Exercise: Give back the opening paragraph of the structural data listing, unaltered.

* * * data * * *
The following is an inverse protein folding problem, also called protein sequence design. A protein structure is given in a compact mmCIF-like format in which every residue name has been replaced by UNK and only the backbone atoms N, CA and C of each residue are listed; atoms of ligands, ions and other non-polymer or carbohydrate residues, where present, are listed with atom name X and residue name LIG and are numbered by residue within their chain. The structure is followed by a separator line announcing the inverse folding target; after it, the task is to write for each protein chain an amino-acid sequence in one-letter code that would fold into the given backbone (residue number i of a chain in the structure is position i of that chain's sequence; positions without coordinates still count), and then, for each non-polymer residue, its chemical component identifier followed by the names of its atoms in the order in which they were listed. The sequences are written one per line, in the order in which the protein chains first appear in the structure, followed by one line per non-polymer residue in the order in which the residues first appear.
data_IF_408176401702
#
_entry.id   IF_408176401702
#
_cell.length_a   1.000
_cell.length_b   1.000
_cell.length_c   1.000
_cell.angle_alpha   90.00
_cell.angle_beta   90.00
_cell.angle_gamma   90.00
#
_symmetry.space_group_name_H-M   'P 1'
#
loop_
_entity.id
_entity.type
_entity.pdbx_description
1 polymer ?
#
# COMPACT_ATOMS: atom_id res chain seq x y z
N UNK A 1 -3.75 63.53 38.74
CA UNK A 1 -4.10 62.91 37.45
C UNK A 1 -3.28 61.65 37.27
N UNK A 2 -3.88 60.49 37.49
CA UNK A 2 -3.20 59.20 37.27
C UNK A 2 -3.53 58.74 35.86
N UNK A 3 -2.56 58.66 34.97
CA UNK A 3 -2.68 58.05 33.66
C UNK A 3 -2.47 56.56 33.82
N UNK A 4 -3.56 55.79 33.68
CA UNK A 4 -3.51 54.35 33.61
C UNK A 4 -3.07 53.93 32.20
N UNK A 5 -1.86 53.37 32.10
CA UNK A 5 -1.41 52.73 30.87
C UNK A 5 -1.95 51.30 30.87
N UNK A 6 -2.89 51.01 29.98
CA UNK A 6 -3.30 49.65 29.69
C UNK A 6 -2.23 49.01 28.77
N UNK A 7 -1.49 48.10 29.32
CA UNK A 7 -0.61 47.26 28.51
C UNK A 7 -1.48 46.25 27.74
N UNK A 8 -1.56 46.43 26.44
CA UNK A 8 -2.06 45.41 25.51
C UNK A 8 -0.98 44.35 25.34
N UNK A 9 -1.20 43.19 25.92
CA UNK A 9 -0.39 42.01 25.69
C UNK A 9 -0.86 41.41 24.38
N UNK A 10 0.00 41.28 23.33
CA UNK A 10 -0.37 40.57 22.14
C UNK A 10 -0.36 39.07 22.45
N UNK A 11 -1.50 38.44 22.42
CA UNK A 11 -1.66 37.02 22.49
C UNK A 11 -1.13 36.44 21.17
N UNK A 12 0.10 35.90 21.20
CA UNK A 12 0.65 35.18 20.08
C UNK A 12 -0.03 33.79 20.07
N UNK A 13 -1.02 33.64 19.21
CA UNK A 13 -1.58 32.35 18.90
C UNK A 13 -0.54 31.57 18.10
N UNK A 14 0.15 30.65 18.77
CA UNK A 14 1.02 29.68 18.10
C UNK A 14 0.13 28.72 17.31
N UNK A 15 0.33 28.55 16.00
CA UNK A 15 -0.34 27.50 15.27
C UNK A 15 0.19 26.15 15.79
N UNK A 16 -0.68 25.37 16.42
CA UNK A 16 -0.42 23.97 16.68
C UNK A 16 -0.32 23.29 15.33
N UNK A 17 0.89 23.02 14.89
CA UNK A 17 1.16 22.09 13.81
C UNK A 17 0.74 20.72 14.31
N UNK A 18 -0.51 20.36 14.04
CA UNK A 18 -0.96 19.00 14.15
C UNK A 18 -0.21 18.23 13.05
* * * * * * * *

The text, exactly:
The following is an inverse protein folding problem, also called protein sequence design. A protein structure is given in a compact mmCIF-like format in which every residue name has been replaced by UNK and only the backbone atoms N, CA and C of each residue are listed; atoms of ligands, ions and other non-polymer or carbohydrate residues, where present, are listed with atom name X and residue name LIG and are numbered by residue within their chain. The structure is followed by a separator line announcing the inverse folding target; after it, the task is to write for each protein chain an amino-acid sequence in one-letter code that would fold into the given backbone (residue number i of a chain in the structure is position i of that chain's sequence; positions without coordinates still count), and then, for each non-polymer residue, its chemical component identifier followed by the names of its atoms in the order in which they were listed. The sequences are written one per line, in the order in which the protein chains first appear in the structure, followed by one line per non-polymer residue in the order in which the residues first appear.